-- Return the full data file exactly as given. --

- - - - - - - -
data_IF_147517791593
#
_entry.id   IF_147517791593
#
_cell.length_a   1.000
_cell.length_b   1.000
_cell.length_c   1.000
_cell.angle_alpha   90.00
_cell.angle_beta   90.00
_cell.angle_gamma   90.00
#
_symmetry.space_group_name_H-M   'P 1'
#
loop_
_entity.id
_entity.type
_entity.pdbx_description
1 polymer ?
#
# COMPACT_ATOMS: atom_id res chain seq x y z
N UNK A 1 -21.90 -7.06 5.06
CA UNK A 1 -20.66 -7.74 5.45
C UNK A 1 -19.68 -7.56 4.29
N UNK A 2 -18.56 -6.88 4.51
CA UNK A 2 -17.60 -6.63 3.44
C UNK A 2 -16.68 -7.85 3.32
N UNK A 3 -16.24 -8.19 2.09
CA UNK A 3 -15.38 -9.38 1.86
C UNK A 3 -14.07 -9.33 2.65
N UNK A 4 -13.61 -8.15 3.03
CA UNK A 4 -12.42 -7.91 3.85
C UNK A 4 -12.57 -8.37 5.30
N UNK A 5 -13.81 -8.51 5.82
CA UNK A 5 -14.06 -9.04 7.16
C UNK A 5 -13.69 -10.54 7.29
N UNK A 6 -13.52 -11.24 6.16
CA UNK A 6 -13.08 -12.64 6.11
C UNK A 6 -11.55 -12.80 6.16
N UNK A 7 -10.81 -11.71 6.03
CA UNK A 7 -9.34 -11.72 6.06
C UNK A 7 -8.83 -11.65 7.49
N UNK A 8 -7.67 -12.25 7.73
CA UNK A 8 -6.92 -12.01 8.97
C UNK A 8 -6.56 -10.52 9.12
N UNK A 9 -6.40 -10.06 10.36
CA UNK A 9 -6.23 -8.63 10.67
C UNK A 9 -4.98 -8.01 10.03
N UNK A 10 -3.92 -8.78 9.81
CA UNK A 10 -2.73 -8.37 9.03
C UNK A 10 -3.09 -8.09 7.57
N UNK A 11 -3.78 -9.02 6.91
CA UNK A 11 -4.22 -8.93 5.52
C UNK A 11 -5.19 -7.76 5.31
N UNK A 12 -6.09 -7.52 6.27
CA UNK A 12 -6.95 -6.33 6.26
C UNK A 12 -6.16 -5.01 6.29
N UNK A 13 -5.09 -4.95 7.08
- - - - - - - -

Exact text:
data_IF_147517791593
#
_entry.id   IF_147517791593
#
_cell.length_a   1.000
_cell.length_b   1.000
_cell.length_c   1.000
_cell.angle_alpha   90.00
_cell.angle_beta   90.00
_cell.angle_gamma   90.00
#
_symmetry.space_group_name_H-M   'P 1'
#
loop_
_entity.id
_entity.type
_entity.pdbx_description
1 polymer ?
#
# COMPACT_ATOMS: atom_id res chain seq x y z
N UNK A 1 -21.90 -7.06 5.06
CA UNK A 1 -20.66 -7.74 5.45
C UNK A 1 -19.68 -7.56 4.29
N UNK A 2 -18.56 -6.88 4.51
CA UNK A 2 -17.60 -6.63 3.44
C UNK A 2 -16.68 -7.85 3.32
N UNK A 3 -16.24 -8.19 2.09
CA UNK A 3 -15.38 -9.38 1.86
C UNK A 3 -14.07 -9.33 2.65
N UNK A 4 -13.61 -8.15 3.03
CA UNK A 4 -12.42 -7.91 3.85
C UNK A 4 -12.57 -8.37 5.30
N UNK A 5 -13.81 -8.51 5.82
CA UNK A 5 -14.06 -9.04 7.16
C UNK A 5 -13.69 -10.54 7.29
N UNK A 6 -13.52 -11.24 6.16
CA UNK A 6 -13.08 -12.64 6.11
C UNK A 6 -11.55 -12.80 6.16
N UNK A 7 -10.81 -11.71 6.03
CA UNK A 7 -9.34 -11.72 6.06
C UNK A 7 -8.83 -11.65 7.49
N UNK A 8 -7.67 -12.25 7.73
CA UNK A 8 -6.92 -12.01 8.97
C UNK A 8 -6.56 -10.52 9.12
N UNK A 9 -6.40 -10.06 10.36
CA UNK A 9 -6.23 -8.63 10.67
C UNK A 9 -4.98 -8.01 10.03
N UNK A 10 -3.92 -8.78 9.81
CA UNK A 10 -2.73 -8.37 9.03
C UNK A 10 -3.09 -8.09 7.57
N UNK A 11 -3.78 -9.02 6.91
CA UNK A 11 -4.22 -8.93 5.52
C UNK A 11 -5.19 -7.76 5.31
N UNK A 12 -6.09 -7.52 6.27
CA UNK A 12 -6.95 -6.33 6.26
C UNK A 12 -6.16 -5.01 6.29
N UNK A 13 -5.09 -4.95 7.08